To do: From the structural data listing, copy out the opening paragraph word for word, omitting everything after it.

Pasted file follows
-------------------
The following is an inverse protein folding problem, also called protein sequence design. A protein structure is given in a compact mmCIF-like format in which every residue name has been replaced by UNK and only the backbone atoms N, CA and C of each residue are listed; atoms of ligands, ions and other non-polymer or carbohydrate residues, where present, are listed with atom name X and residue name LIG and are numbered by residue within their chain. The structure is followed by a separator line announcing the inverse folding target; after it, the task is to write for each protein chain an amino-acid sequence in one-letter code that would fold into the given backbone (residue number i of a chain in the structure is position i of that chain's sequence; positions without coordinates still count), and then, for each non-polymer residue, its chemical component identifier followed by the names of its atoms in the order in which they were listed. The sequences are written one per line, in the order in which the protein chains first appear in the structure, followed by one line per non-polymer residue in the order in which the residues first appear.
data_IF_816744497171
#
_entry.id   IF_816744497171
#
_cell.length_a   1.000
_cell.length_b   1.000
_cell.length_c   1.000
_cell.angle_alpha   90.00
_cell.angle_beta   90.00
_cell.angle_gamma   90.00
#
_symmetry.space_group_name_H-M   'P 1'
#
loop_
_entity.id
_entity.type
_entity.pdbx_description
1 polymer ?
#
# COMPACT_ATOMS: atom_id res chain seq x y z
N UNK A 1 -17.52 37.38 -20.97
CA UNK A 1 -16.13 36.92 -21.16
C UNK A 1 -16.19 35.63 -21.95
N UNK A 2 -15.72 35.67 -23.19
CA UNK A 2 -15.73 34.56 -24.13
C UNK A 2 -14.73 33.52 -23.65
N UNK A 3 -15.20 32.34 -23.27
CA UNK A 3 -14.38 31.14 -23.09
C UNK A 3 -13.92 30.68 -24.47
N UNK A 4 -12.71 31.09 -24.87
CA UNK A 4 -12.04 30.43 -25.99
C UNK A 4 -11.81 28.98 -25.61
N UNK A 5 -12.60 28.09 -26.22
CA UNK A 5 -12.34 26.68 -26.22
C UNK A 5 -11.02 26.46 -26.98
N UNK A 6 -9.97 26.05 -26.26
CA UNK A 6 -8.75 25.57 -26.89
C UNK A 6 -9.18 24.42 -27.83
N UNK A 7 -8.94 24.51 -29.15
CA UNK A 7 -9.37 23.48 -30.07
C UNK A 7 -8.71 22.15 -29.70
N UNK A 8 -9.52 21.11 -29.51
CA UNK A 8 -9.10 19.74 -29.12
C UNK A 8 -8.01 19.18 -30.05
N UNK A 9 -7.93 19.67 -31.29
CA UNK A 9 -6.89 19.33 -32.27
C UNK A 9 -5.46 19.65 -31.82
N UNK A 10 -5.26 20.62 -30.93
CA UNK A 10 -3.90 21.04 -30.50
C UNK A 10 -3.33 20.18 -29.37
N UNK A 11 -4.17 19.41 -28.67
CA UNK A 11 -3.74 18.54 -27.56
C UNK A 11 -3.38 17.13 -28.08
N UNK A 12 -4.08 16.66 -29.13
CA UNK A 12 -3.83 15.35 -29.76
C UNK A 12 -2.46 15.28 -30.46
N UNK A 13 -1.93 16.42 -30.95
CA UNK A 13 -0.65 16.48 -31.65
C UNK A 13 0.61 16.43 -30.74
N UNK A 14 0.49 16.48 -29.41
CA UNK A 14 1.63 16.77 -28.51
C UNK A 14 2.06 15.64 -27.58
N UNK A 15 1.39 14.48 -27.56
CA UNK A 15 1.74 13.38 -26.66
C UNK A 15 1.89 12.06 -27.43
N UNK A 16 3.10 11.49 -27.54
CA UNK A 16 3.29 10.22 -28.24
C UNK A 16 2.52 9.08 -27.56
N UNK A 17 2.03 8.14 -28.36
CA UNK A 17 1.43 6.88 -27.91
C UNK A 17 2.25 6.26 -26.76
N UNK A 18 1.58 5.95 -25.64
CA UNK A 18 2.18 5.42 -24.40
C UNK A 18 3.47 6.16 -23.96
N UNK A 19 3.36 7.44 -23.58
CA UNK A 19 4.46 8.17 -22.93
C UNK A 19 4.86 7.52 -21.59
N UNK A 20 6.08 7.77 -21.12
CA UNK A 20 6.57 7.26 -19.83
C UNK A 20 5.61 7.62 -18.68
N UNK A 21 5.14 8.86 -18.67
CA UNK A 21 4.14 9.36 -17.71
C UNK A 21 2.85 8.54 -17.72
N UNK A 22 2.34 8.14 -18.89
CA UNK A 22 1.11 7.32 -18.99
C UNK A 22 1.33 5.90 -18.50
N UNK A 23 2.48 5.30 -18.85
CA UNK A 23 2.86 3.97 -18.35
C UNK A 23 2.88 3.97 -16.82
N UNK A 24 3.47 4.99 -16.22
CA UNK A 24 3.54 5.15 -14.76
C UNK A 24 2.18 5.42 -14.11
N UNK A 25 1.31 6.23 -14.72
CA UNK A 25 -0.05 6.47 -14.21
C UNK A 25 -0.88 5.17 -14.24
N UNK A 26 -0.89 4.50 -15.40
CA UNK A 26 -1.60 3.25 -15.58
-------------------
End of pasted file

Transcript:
The following is an inverse protein folding problem, also called protein sequence design. A protein structure is given in a compact mmCIF-like format in which every residue name has been replaced by UNK and only the backbone atoms N, CA and C of each residue are listed; atoms of ligands, ions and other non-polymer or carbohydrate residues, where present, are listed with atom name X and residue name LIG and are numbered by residue within their chain. The structure is followed by a separator line announcing the inverse folding target; after it, the task is to write for each protein chain an amino-acid sequence in one-letter code that would fold into the given backbone (residue number i of a chain in the structure is position i of that chain's sequence; positions without coordinates still count), and then, for each non-polymer residue, its chemical component identifier followed by the names of its atoms in the order in which they were listed. The sequences are written one per line, in the order in which the protein chains first appear in the structure, followed by one line per non-polymer residue in the order in which the residues first appear.